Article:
cDepartment of Orthopedic Surgery and Rehabilitation, Loyola University Medical Center, Maywood, IL, USA
dMusculoskeletal Biomechanics Laboratory, Department of Veterans Affairs, Edward Hines Jr. VA Hospital, Hines, IL, USA
Journal of Biomechanics 40 (2007) 1326–1332
A 3-D finite element model (FEM) of the lumbar spine (L1–S1) was used to determine the effect of a large compressive follower pre-load on range of motions (ROM) in all three planes. The follower load modeled in the FEM produced minimal vertebral rotations in all the three planes. The model was validated by comparing the disc compression at all levels in the lumbar spine with the corresponding results obtained by compressing 10 cadevaric lumbar spines (L1–S1) using the follower load technique described by Patwardhan et al. [1999. A follower load increases the load-carrying capacity of the lumbar spine in compression. Spine 24(10), 1003–1009]. Further validation of the model was performed by comparing the lateral bending and torsion response without pre-load and the .exion–extension response without pre-load and with an 800N follower pre-load with those obtained using cadaver lumbar spines. Following validation, the FEM was subjected to bending moments in all three planes with and without compressive follower pre-loads of up to 1200 N. Disc compression values and the flexion–extension range of motion under 800N follower pre-load predicted by the FEM compared well with in vitro results. The current model showed that compressive follower pre-load decreased total as well as segmental ROM in flexion–extension by up to 18%, lateral bending by up to 42%, and torsion by up to 26%.
Keywords: Follower load - Lumbar spine - Kinematics - Finite element
Fluid-structure analysis of microparticle transport in deformable pulmonary alveoli
H.L. Daileya, S.N. Ghadialia,b
aMechanical Engineering and Mechanics, Lehigh University, Bethlehem, PA 18015, USA
bBioEngineering Program, Lehigh University, Bethlehem, PA 18015, USA
Aerosol Science 38 (2007) 269 – 288
Abstract: Micron-sized particles inhaled into the respiratory system can traverse the airway tree and deposit on the walls of the pulmonary alveoli. The fate of these particles can be measured by their propagation depth, wall deposition rate, and time to impaction. These three quantities depend on various physical parameters including particle size, alveolar geometry, tissue properties, and breathing patterns. In this study, we develop a 2-D fluid-structure computational model of alveolar dynamics to quantify how these parameters influence particle transport in the deep lung. The computational model simulates negative pressure breathing conditions in which applied tissue forces deform the lung parenchyma and produce oscillatory flow within the alveoli. Alveolar flow patterns are used to calculate the trajectories of micron-sized particles (i.e. 0.1–5 µm) by solving the Langevin equation, which contains a stochastic Brownian force term. As a result, these fluid-structure models can be used to investigate how tissue mechanical properties and breathing patterns influence deep-lung flow fields and particle dynamics. Results indicate that Brownian diffusion dominates the transport of small particles (dp < 0.5 µm), while gravitational sedimentation dominates the transport of large particles (dp> 1 µm). Mid-size particles (0.5 ≤ dp ≤ 1 µm)experience slower diffusion and slower sedimentation transport, so their time to impaction is maximized. Stiffer tissues produce higher particle impaction rates under microgravity conditions while tissue viscosity has negligible effects on particle dynamics.We also compare our computational results to previously published experimental studies and conclude that targeting inhaled particles to the deep lungs increases whole-lung deposition efficiencies because diffusion and sedimentation are efficient transport mechanisms in the small, distal structures.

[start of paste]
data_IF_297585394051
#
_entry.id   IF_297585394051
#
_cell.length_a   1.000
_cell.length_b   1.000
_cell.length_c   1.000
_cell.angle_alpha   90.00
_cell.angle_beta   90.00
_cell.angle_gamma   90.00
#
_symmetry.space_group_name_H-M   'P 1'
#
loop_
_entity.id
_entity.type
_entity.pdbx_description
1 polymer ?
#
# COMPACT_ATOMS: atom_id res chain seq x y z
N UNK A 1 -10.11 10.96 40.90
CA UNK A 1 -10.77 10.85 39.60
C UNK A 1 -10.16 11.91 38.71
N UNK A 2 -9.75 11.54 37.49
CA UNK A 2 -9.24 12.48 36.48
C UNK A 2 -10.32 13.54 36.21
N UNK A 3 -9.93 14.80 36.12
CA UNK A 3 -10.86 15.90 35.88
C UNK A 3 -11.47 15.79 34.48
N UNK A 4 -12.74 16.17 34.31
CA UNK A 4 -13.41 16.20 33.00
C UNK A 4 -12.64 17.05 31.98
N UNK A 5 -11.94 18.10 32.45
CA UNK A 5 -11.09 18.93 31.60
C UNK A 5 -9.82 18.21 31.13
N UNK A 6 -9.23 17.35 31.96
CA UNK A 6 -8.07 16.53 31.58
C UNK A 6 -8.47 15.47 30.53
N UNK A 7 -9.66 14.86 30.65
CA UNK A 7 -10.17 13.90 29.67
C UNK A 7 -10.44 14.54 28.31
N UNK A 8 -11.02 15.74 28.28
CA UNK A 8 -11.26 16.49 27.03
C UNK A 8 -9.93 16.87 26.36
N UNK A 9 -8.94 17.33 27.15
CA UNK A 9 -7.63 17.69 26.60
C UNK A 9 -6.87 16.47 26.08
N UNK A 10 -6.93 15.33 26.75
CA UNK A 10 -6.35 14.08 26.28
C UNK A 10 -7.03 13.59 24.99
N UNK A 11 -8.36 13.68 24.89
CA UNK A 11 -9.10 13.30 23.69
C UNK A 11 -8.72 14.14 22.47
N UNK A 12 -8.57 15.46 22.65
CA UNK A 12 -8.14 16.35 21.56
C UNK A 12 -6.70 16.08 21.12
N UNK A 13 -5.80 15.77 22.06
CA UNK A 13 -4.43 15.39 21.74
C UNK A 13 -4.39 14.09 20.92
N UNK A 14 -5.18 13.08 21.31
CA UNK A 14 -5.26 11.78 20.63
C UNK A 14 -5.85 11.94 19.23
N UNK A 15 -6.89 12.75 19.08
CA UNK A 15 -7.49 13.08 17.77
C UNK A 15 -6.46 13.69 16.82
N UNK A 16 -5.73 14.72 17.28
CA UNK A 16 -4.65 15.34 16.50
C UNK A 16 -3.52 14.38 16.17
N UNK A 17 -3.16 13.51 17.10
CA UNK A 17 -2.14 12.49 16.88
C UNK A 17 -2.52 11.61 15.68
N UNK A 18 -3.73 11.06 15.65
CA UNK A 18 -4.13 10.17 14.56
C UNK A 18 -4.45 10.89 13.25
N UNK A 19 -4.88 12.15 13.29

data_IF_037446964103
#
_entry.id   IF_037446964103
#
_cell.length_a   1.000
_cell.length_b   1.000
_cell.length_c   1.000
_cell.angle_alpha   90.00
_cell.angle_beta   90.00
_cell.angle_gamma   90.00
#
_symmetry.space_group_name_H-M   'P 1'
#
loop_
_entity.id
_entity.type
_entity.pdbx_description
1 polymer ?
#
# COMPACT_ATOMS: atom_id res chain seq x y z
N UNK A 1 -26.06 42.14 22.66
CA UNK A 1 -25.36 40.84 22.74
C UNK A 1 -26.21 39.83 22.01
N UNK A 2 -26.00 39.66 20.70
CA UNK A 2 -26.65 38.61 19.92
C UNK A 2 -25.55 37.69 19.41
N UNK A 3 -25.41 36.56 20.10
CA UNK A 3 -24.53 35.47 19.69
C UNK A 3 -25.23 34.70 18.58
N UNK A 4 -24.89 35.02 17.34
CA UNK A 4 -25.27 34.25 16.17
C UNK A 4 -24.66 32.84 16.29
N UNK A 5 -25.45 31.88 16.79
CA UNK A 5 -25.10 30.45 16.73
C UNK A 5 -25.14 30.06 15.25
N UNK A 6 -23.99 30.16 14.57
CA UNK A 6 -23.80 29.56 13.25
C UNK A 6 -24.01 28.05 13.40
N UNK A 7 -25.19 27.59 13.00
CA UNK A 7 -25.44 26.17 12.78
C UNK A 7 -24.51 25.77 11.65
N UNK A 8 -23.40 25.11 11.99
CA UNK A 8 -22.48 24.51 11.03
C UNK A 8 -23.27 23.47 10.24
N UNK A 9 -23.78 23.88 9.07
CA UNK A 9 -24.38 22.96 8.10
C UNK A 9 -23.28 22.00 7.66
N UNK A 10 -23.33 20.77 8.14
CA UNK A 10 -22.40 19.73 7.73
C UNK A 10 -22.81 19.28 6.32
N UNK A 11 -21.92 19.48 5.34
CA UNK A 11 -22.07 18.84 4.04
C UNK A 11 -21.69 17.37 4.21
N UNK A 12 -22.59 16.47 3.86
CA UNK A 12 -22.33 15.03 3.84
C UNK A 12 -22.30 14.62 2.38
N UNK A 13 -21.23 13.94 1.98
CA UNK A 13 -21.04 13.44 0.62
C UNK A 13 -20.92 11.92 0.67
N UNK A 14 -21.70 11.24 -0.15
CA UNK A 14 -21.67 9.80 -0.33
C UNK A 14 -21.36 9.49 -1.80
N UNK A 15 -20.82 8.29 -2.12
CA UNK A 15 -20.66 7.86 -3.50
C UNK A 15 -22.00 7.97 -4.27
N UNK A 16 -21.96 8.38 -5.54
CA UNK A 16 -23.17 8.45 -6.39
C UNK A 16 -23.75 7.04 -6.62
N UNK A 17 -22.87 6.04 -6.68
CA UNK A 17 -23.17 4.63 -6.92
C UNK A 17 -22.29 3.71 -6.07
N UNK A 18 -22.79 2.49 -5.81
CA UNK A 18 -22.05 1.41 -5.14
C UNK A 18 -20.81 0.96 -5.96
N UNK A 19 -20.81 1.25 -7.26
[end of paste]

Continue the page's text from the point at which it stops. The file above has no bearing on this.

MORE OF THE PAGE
Keywords: Brownian diffusion - Deep-lung deformation - Alveolar mechanics - Tissue mechanics - Biofluid mechanics - Microgravity - Drug delivery - Viscoelasticity - Fluid-structure interactions - ADINA
Martian jumping rover equipped with electroactive polymer actuators: A preliminary study
Federico Carpi1, Aldo Tralli2, Danilo De Rossi1, Paolo Gaudenzi2
1University of Pisa
2University of Rome “La Sapienza”
IEEE Transactions On Aerospace And Electronic Systems Vol. 43, No. 1 Jan 2007
Abstract: This paper presents results of a preliminary study of feasibility for the application of electroactive polymer (EAP) based actuators to a robotic locomotion system, intended by the European Space Agency (ESA) to operate on the surface of Mars. The system is conceived as an elastic spherical rover, exploiting wind propulsion for surface motion, while adopting an active mechanism for vertical jumping over obstacles. The use of polymeric electromechanical devices is envisaged in order to provide actuation to such a jumping mechanism. Among the available EAP technologies, new contractile linear actuators based on dielectric elastomers are proposed in this study as suitable devices and two potential solutions concerning their use are designed, modeled, and evaluated via numerical simulations. Thebest solution reveals interesting simulated performances, enabling jumping of obstacle heights corresponding to more than 7% of the diameter of the rover.